Fall TV: Which new show gets the ax first? | EW.com


Fall TV: Which new show gets the ax first?

Dalton eyes which new fall shows might not survive till Halloween. Plus: our Glutton 'fesses up to watching some embarrassing reality TV and a ''Blade'' obsession, and his wife gets fan mail

Fall TV: Which new show gets the ax first?

Gentlemen, start your engines! Fantastic. Now, you there — please shut your engine off, vacate the car, push it off the track, and turn in your keys. Don’t feel so bad. You’ve actually won this race — the race to be the first cancellation of the new TV season! Actually, on second thought, maybe you should feel bad.

Yes, it’s that time of year, when scores of programs debut on network schedules. After months of hard work, hype, and continually looped promos (thanks, CBS, for assaulting me with ”Everybody Wants to Rule the World” 3,274 times in your weepy Kid Nation spots, igniting both tears and fears on my end), the latest offerings are finally here. But for how long? Predicting the fall season’s first casualty has become an irresistible spectator sport — but it’s not so easy. There are several elements to consider. The first, of course, is whether the program features cavemen characters inspired by an already played-out advertising campaign. Such programs have a remarkably poor track record. This also speaks to the much broader issue of quality: Sometimes a show is simply so bad, you know it is not long for this world (ABC’s Big Shots, I’m now looking your way). However, well-pedigreed dramas often get the hook just as easily. Back in 1999, Fox’s Harsh Realm seemed to have everything going for it: It was an intriguing Matrix-like look at life in a virtual world, came from red-hot X-Files creator Chris Carter, and, perhaps most important, featured Terry O’Quinn rocking a pencil-thin mustache. No matter. It was dumped after three episodes.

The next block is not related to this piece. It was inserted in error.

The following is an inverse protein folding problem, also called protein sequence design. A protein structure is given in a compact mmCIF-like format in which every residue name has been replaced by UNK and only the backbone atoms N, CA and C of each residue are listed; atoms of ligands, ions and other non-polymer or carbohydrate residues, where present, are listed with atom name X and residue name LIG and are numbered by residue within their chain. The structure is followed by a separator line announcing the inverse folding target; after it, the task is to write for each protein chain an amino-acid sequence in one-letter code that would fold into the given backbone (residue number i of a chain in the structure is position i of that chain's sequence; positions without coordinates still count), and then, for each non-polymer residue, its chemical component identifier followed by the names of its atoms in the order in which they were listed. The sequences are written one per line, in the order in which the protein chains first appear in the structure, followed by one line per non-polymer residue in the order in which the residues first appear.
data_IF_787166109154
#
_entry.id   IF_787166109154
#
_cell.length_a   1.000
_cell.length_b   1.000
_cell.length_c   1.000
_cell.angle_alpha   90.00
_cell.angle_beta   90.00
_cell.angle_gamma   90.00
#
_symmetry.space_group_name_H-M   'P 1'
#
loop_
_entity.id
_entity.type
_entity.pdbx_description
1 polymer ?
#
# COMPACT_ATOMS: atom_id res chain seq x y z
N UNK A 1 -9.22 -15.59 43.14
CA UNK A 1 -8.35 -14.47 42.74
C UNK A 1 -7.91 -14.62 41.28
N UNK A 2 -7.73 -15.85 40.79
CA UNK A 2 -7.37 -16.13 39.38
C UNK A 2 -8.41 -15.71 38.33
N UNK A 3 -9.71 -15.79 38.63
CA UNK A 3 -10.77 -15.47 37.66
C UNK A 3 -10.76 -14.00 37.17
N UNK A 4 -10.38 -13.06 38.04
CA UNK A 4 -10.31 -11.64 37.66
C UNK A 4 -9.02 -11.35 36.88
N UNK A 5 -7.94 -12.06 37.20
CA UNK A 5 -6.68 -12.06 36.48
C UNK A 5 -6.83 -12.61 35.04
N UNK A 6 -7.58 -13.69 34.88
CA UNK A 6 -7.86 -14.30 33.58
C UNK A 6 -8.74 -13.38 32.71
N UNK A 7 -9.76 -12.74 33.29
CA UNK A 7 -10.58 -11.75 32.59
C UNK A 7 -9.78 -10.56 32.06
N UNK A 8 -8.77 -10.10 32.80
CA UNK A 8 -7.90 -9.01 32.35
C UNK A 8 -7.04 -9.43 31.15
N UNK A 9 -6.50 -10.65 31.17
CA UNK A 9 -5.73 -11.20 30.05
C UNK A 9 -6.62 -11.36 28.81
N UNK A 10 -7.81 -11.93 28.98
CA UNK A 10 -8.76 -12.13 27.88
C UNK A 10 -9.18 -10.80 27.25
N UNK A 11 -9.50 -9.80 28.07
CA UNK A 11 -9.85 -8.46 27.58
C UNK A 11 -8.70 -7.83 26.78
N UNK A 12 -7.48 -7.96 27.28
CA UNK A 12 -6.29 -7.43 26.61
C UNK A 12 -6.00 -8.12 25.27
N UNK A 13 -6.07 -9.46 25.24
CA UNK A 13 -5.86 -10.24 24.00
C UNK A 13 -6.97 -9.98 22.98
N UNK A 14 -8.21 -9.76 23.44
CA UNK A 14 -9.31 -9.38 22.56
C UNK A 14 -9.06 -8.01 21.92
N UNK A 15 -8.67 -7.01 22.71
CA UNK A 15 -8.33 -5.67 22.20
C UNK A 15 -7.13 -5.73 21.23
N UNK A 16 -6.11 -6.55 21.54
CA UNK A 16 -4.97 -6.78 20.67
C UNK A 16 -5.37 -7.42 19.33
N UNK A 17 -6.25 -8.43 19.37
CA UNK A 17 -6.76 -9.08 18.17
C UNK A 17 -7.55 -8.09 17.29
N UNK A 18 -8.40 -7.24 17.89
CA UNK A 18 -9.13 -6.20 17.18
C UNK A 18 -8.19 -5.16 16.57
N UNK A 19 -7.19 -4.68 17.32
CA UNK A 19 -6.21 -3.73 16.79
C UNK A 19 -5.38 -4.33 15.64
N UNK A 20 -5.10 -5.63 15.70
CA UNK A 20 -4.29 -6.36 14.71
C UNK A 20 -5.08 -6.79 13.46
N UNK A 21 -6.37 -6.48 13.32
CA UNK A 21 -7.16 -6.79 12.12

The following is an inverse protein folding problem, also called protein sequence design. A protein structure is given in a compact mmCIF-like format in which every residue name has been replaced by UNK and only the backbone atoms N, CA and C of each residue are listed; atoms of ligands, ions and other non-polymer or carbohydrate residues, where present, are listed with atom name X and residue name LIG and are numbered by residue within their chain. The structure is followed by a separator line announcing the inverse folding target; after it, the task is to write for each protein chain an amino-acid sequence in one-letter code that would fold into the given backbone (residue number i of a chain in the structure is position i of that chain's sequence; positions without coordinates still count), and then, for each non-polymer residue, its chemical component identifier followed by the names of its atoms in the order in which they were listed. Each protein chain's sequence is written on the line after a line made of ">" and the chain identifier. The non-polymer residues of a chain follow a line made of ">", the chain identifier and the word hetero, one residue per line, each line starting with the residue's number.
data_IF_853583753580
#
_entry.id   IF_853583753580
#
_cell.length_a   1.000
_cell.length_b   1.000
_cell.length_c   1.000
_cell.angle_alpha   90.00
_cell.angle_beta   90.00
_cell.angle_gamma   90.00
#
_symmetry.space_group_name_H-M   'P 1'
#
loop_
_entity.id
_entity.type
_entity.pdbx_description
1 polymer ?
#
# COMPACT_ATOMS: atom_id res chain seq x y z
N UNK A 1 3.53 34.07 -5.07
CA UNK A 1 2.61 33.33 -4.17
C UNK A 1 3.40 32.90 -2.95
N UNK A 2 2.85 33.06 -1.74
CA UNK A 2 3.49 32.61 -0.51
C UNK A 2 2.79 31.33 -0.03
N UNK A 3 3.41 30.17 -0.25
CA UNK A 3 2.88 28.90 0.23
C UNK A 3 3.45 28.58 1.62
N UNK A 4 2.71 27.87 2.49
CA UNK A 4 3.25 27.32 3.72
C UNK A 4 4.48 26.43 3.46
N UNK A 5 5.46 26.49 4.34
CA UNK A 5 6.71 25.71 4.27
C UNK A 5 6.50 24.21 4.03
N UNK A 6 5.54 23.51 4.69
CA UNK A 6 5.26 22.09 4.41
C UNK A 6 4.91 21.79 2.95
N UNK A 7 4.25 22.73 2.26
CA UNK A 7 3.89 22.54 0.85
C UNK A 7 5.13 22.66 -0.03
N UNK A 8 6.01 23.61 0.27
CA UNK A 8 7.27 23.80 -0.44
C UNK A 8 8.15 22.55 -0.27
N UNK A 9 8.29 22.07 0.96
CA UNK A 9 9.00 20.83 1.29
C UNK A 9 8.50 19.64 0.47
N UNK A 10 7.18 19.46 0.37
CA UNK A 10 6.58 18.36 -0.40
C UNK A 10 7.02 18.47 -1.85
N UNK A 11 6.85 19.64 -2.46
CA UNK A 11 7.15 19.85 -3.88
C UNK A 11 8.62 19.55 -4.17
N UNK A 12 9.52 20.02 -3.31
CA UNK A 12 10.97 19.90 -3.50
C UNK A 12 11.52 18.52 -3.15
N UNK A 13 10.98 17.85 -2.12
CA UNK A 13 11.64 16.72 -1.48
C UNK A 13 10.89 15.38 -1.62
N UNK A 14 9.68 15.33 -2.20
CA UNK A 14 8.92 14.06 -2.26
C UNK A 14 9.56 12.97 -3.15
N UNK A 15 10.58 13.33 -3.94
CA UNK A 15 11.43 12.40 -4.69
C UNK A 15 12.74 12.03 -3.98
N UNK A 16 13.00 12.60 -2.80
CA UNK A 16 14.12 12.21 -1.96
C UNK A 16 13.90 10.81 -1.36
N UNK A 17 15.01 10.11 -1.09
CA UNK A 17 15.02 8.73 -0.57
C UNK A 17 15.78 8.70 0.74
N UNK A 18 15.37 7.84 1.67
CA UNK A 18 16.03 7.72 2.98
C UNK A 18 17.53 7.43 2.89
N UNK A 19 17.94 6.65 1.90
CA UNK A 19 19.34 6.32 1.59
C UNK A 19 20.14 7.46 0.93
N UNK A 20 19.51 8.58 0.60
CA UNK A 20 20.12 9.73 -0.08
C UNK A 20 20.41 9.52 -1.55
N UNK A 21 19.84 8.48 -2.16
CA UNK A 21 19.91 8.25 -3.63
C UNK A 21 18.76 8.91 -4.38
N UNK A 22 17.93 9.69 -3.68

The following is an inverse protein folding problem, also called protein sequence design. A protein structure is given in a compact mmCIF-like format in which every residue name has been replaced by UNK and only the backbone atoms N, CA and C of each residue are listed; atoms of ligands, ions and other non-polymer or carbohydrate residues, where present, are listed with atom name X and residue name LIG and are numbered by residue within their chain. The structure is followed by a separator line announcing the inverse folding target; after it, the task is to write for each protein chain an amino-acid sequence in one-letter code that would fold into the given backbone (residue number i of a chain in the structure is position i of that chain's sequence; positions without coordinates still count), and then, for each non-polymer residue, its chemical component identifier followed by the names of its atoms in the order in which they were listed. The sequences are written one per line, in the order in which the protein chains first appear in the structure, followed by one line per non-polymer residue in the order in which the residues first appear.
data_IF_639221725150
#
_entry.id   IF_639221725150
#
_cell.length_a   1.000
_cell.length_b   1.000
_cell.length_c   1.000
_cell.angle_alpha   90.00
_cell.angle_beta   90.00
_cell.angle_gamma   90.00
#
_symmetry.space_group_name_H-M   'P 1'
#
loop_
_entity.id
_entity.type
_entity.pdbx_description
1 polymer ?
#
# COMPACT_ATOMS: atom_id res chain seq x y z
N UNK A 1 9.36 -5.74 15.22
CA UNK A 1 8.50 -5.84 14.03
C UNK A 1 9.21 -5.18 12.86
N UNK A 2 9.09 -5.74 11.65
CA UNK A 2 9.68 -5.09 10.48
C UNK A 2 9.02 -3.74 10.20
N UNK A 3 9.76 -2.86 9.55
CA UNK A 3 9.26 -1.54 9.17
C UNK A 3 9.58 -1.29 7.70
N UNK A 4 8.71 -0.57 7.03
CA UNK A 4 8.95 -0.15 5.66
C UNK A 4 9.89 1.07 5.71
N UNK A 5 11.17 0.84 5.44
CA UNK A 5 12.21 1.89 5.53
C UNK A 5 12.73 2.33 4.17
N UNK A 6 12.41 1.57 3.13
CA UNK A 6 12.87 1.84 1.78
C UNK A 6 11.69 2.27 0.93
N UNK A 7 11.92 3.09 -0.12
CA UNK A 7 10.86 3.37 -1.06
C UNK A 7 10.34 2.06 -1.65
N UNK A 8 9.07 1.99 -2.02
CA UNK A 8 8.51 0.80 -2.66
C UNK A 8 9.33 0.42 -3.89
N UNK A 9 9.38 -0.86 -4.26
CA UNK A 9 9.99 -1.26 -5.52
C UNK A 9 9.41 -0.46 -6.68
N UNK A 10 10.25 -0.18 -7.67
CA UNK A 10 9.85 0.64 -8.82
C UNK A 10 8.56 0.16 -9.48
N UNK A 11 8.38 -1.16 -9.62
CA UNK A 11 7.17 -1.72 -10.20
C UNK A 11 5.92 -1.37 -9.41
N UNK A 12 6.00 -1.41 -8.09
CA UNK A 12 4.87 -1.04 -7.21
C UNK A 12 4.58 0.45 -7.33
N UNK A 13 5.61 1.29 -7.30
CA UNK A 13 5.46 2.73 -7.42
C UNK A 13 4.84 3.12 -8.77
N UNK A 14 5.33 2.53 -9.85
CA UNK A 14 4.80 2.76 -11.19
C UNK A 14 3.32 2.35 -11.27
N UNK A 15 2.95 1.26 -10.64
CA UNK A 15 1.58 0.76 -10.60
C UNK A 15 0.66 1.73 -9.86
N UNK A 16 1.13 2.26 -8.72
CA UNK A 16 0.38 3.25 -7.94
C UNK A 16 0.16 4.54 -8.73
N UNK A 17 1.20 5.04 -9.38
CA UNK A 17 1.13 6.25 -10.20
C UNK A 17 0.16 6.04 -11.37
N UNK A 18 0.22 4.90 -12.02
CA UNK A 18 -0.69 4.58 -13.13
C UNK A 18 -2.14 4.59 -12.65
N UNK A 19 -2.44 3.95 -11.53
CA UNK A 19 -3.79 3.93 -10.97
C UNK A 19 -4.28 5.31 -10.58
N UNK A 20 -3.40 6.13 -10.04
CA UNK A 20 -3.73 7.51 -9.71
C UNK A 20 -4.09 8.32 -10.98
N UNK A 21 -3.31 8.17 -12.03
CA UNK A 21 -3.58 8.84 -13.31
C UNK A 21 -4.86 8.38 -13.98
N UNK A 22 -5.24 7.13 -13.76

Often it comes down to two other factors — time-slot competition and whether the network has something ready to put on in its place. The first one causes me to wonder if NBC’s Life could be dead on arrival. It’s a quirky take on a fruit-obsessed cop who was wrongly convicted and spent time in the pen. It’s also going up against CBS’ established CSI: NY and ABC’s camptastic attention-grabbing Dirty Sexy Money. And as for the second point…oh, wait, I feel a song coming on. And it goes a little something like this: ”Oh, Viva Laughlin, you thought you were smart/Delaying your debut with an Oct. 18 start/So your musical drama wouldn’t be the first to go/But with Melanie Griffith singing Blondie songs, I fear for your show.” Another reason Laughlin may be this fall’s first dead show walking — other than its featuring, you know, people breaking into song — is that CBS has a new season of The Amazing Race all wrapped and waiting in the wings. (I can already sense Phil Keoghan arching his eyebrow in anticipation.)

CBS certainly didn’t exhibit patience last year with its expensive heist drama Smith (pulled after three airings), but when it comes to itchy trigger fingers, no one compares to Fox. The network is notorious for pulling programs after ridiculously brief runs and replacing them with fare like Former Child Stars vs. Mentally Challenged Hyenas II: Who’s Laughing Now? Fox’s history leads us to the most ironic part about this entire column — the fact that the first ax of the season may very well have already fallen by the time you read this. Offering a huge extended middle finger to the first-cancellation-of-the-season gods, Fox debuted reality show Nashville two weeks early — on Sept. 14. Bold. Daring. Stupid. The show attracted fewer than 3 million viewers, making it the odds-on favorite to get a premature pink slip. Whichever show goes first, give all these nominees a big round of applause. It may be the last one they hear.

NEXT PAGE: Good and bad news for fans of Blade the TV series, and The Five!